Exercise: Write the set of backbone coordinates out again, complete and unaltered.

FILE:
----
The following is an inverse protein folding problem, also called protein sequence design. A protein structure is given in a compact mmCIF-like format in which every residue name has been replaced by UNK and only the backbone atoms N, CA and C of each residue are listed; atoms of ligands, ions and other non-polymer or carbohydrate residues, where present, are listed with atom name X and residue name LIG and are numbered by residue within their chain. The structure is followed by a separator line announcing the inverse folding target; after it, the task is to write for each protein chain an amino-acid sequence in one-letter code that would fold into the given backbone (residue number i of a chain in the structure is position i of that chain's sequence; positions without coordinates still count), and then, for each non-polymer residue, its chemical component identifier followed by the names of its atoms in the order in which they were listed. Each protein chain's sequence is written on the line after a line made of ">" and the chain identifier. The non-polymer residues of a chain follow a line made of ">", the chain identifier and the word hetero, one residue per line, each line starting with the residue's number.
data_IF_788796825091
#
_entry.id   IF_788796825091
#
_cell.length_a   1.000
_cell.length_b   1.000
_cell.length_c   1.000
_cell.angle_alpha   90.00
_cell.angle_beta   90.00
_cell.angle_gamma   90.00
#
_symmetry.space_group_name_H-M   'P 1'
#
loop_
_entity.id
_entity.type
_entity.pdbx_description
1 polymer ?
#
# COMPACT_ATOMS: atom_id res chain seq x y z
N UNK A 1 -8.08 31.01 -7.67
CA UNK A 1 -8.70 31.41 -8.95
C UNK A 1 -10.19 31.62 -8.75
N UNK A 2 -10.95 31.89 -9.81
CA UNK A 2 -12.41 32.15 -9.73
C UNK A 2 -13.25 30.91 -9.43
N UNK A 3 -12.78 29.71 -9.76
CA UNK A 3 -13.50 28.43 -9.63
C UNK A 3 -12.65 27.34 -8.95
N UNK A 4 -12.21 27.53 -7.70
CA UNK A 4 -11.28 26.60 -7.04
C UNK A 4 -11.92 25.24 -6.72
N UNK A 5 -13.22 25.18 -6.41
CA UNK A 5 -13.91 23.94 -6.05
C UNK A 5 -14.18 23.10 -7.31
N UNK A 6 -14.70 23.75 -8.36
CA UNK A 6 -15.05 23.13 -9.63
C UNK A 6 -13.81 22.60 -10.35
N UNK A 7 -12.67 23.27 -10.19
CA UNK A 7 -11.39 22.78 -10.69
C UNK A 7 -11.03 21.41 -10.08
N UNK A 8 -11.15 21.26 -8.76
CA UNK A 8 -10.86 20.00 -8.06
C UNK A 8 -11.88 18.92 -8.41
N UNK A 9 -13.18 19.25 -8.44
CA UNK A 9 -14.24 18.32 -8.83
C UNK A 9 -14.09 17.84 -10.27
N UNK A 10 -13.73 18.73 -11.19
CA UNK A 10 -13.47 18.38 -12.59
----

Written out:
The following is an inverse protein folding problem, also called protein sequence design. A protein structure is given in a compact mmCIF-like format in which every residue name has been replaced by UNK and only the backbone atoms N, CA and C of each residue are listed; atoms of ligands, ions and other non-polymer or carbohydrate residues, where present, are listed with atom name X and residue name LIG and are numbered by residue within their chain. The structure is followed by a separator line announcing the inverse folding target; after it, the task is to write for each protein chain an amino-acid sequence in one-letter code that would fold into the given backbone (residue number i of a chain in the structure is position i of that chain's sequence; positions without coordinates still count), and then, for each non-polymer residue, its chemical component identifier followed by the names of its atoms in the order in which they were listed. Each protein chain's sequence is written on the line after a line made of ">" and the chain identifier. The non-polymer residues of a chain follow a line made of ">", the chain identifier and the word hetero, one residue per line, each line starting with the residue's number.
data_IF_788796825091
#
_entry.id   IF_788796825091
#
_cell.length_a   1.000
_cell.length_b   1.000
_cell.length_c   1.000
_cell.angle_alpha   90.00
_cell.angle_beta   90.00
_cell.angle_gamma   90.00
#
_symmetry.space_group_name_H-M   'P 1'
#
loop_
_entity.id
_entity.type
_entity.pdbx_description
1 polymer ?
#
# COMPACT_ATOMS: atom_id res chain seq x y z
N UNK A 1 -8.08 31.01 -7.67
CA UNK A 1 -8.70 31.41 -8.95
C UNK A 1 -10.19 31.62 -8.75
N UNK A 2 -10.95 31.89 -9.81
CA UNK A 2 -12.41 32.15 -9.73
C UNK A 2 -13.25 30.91 -9.43
N UNK A 3 -12.78 29.71 -9.76
CA UNK A 3 -13.50 28.43 -9.63
C UNK A 3 -12.65 27.34 -8.95
N UNK A 4 -12.21 27.53 -7.70
CA UNK A 4 -11.28 26.60 -7.04
C UNK A 4 -11.92 25.24 -6.72
N UNK A 5 -13.22 25.18 -6.41
CA UNK A 5 -13.91 23.94 -6.05
C UNK A 5 -14.18 23.10 -7.31
N UNK A 6 -14.70 23.75 -8.36
CA UNK A 6 -15.05 23.13 -9.63
C UNK A 6 -13.81 22.60 -10.35
N UNK A 7 -12.67 23.27 -10.19
CA UNK A 7 -11.39 22.78 -10.69
C UNK A 7 -11.03 21.41 -10.08
N UNK A 8 -11.15 21.26 -8.76
CA UNK A 8 -10.86 20.00 -8.06
C UNK A 8 -11.88 18.92 -8.41
N UNK A 9 -13.18 19.25 -8.44
CA UNK A 9 -14.24 18.32 -8.83
C UNK A 9 -14.09 17.84 -10.27
N UNK A 10 -13.73 18.73 -11.19
CA UNK A 10 -13.47 18.38 -12.59